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7/20/2013 7:45 P.M. ET

Venable's bat comes alive in St. Louis

Busch Stadium has been kind to Will Venable.

Prior to Saturday's game, the Padres outfielder was batting .435 (20-for-46) with six runs, three doubles, a triple, a homer and four RBIs in 13 career games at the Cardinals' ballpark. Venable's average is his best at any ballpark and is tops among all active Major League players at Busch Stadium.

"It's just kind of like I could feel really comfortable off a certain pitcher and Chase [Headley] could feel terrible off him," Venable said. "Or if he sees a guy great, or I see him terrible. It's just kind of one of those things where different guys have different places they like to hit, different pitchers they like to hit. And sometimes there's not a whole lot of explanation."

Venable knew he had some good games in St. Louis, but he was unaware of his impressive stretch against the Cardinals, adding that he enjoys the atmosphere of the park. He said he noticed the National Anthem was performed about 15 minutes earlier than usual Friday night, and he was impressed that Busch Stadium was still nearly filled to capacity.

"You could just tell that that baseball game was a priority for the town, for the city of St. Louis," Venable said. "They were there early. Positive energy. Even the hecklers are pretty nice. It's just a lot of tradition, just a fun place to play."

O'Sullivan acclimates himself to bullpen role

ST. LOUIS -- Every time the phone rang in the Padres bullpen Friday, a rush of adrenaline would overcome an eager Sean O'Sullivan. Some relievers would immediately react to the call, instinctively knowing it's time to warm up before their names are even mentioned.

But not O'Sullivan. This was a relatively foreign situation for the 25-year-old right-hander who was recently relegated to the 'pen, just six days after his first and only start of the season. He hadn't made a relief appearance since April 6, 2011 with the Kansas City Royals. Of his 45 career games, just 10 have been as a reliever.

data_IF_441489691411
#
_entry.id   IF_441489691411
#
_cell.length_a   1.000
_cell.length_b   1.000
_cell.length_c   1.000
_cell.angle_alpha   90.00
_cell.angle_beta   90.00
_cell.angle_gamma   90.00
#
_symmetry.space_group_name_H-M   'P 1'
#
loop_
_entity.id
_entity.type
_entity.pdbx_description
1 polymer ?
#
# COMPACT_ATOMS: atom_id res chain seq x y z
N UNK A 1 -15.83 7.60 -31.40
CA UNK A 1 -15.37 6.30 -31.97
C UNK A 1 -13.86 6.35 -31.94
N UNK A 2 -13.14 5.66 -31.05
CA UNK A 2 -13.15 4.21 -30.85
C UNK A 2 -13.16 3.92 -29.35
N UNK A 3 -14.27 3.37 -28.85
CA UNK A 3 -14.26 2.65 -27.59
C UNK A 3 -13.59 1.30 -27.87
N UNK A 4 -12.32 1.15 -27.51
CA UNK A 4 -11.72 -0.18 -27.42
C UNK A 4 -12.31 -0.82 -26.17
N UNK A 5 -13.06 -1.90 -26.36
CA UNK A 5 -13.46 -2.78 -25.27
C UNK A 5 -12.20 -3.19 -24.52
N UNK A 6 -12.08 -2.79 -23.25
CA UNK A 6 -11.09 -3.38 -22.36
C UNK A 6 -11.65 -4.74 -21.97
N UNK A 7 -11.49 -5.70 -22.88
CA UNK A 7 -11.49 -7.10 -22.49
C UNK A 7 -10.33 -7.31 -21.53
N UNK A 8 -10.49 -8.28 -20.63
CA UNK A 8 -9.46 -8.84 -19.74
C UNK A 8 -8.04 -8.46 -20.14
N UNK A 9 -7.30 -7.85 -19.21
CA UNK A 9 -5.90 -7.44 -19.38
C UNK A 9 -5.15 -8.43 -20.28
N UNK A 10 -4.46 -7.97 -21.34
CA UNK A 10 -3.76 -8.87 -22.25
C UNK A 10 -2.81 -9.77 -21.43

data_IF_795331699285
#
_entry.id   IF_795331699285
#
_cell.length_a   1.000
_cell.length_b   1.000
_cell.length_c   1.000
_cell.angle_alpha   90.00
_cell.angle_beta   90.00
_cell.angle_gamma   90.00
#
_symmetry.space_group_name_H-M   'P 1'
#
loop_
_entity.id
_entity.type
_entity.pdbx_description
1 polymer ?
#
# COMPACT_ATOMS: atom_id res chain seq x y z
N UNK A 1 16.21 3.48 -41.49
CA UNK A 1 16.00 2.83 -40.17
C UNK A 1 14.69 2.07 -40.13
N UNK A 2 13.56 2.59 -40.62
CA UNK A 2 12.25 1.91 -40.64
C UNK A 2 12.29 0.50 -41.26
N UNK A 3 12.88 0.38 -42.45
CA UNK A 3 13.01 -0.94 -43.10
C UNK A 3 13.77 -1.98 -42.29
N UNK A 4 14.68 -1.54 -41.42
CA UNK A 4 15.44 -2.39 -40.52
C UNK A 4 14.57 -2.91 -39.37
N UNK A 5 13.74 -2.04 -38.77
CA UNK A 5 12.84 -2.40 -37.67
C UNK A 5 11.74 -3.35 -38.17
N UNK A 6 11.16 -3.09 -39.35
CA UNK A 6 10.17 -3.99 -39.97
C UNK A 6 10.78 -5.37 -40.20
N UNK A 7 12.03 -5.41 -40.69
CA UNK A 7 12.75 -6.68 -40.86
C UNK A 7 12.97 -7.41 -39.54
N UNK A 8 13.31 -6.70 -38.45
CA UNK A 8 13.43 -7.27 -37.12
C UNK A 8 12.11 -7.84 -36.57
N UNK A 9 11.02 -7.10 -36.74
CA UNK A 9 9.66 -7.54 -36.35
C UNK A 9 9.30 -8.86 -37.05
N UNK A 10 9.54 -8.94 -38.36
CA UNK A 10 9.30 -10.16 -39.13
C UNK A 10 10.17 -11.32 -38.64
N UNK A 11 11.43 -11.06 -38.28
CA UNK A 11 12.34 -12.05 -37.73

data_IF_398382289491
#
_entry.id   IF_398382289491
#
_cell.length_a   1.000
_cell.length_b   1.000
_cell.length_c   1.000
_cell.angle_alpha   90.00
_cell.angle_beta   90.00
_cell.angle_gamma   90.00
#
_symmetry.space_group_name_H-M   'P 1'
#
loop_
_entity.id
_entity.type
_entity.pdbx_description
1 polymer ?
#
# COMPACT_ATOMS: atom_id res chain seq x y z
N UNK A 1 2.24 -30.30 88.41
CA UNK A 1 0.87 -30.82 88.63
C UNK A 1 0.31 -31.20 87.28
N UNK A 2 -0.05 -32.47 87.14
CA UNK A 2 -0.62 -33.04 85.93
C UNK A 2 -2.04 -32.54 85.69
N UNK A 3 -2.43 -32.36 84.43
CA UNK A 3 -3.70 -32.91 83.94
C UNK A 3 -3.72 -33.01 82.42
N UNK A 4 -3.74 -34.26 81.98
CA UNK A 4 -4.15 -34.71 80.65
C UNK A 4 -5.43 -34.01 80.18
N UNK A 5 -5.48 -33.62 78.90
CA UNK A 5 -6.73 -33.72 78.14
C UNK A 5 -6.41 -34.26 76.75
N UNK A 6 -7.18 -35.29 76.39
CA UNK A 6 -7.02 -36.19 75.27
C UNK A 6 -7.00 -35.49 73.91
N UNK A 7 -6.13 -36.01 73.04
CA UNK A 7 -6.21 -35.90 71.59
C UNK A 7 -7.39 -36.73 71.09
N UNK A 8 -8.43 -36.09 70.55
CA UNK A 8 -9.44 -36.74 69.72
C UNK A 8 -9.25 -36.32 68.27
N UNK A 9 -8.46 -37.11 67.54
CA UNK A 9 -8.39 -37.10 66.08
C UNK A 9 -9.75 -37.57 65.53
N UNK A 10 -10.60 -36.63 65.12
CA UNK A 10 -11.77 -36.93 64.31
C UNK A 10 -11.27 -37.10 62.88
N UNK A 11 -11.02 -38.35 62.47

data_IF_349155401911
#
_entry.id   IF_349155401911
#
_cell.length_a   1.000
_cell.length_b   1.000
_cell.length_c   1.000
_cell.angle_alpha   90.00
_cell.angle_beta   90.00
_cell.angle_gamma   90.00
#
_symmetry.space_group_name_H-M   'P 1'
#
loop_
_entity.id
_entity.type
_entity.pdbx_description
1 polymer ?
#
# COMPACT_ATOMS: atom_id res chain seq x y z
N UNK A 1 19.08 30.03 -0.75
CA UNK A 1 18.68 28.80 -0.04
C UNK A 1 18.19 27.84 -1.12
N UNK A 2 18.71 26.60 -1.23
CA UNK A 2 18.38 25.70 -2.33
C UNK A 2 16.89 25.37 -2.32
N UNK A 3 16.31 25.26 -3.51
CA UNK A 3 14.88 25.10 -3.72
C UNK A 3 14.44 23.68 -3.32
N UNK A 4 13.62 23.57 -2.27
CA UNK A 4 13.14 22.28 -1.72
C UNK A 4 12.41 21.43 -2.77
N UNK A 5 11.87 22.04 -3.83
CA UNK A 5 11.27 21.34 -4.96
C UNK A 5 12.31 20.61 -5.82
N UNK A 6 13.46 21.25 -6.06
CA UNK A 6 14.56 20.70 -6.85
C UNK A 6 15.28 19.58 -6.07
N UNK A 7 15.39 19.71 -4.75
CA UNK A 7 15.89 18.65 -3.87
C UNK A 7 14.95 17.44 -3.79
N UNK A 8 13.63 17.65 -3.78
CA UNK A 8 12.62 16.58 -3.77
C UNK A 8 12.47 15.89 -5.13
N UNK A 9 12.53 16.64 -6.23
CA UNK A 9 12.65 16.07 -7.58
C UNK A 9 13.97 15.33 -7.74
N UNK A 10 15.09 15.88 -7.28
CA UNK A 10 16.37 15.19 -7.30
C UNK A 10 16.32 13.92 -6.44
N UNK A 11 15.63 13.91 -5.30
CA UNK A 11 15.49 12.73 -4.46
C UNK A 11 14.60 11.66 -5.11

"My whole career, I've basically been used to having 35, 40 minutes to get ready for a game, so my body is kind of trained that way," O'Sullivan said. "It's a whole lot different to say, 'Hey, get up, get hot, we're gonna need you in two batters, or three batters or one batter. That's going to be an adjustment."

O'Sullivan was called upon to pitch the seventh and the eighth innings on Friday against the Cardinals. He surrendered three runs on five hits and one walk in a game that was decided by three scores.

"[Friday], I didn't feel very prepared for the situation," O'Sullivan said. "But I won't let that happen again."

Manager Bud Black said the idea behind the move is to give the Padres an extra long reliever, offering another option to soak up some innings if a starter were to get into some early trouble.

O'Sullivan still considers himself a starter, believing that's likely where his career longevity lies and where he's been most successful. But he said he's open to helping the team in whatever way he can, and he understands he can improve as a pitcher, no matter when he enters the game.

"Any time you're on the mound in the big leagues throwing pitches to hitters, you're finding something out about yourself," O'Sullivan said. "If they're good things, you take those and you lock them in your safe and you have them ready for next time. If they're bad things, you find something to improve on."

Short hops

• Black said his announcement on Tuesday's starter vs. Milwaukee will come on Sunday. He said he has a clear idea on who will likely start, but he still has a few decisions to make. He will inform the pitcher before making an official announcement.

• Though his .232 average is his worst since hitting .222 in his rookie season, Headley has strung together some solid at-bats over his last 11 games, batting .333 (13-for-39) with six runs, six doubles, a homer and six RBIs in that span. Headley is batting .288 this month with an on-base percentage of .397.

Chad Thornburg is an associate reporter for MLB.com. This story was not subject to the approval of Major League Baseball or its clubs.